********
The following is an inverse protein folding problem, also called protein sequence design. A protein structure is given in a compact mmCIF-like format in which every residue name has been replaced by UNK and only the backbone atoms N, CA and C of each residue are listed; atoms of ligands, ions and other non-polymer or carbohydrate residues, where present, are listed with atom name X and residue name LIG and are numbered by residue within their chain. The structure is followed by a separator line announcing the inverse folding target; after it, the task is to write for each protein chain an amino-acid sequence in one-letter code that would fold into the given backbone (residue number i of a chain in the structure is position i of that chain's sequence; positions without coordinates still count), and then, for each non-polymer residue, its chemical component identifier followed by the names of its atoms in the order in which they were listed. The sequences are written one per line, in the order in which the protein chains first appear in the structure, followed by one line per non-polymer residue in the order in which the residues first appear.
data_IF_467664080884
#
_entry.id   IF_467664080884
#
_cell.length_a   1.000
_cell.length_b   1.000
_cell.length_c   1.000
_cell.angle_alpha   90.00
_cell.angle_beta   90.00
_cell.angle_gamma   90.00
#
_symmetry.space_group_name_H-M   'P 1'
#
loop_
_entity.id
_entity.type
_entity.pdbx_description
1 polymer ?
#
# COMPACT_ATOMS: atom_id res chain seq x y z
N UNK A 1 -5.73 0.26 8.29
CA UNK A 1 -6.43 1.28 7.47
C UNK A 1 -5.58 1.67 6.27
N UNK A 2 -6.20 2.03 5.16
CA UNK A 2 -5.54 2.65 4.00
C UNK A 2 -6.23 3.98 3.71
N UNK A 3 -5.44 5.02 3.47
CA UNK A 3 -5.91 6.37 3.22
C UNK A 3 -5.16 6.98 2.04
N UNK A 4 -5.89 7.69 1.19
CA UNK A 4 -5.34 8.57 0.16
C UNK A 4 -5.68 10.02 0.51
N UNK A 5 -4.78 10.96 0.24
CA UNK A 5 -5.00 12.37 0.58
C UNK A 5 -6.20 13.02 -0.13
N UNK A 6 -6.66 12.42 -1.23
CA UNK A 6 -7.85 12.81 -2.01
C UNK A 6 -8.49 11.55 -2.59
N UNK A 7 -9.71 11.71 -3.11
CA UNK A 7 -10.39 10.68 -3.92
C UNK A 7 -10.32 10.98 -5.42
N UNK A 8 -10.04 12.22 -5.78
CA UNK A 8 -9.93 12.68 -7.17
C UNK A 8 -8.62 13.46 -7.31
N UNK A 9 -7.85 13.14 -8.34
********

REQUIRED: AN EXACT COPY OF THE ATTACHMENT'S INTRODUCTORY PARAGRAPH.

The following is an inverse protein folding problem, also called protein sequence design. A protein structure is given in a compact mmCIF-like format in which every residue name has been replaced by UNK and only the backbone atoms N, CA and C of each residue are listed; atoms of ligands, ions and other non-polymer or carbohydrate residues, where present, are listed with atom name X and residue name LIG and are numbered by residue within their chain. The structure is followed by a separator line announcing the inverse folding target; after it, the task is to write for each protein chain an amino-acid sequence in one-letter code that would fold into the given backbone (residue number i of a chain in the structure is position i of that chain's sequence; positions without coordinates still count), and then, for each non-polymer residue, its chemical component identifier followed by the names of its atoms in the order in which they were listed. The sequences are written one per line, in the order in which the protein chains first appear in the structure, followed by one line per non-polymer residue in the order in which the residues first appear.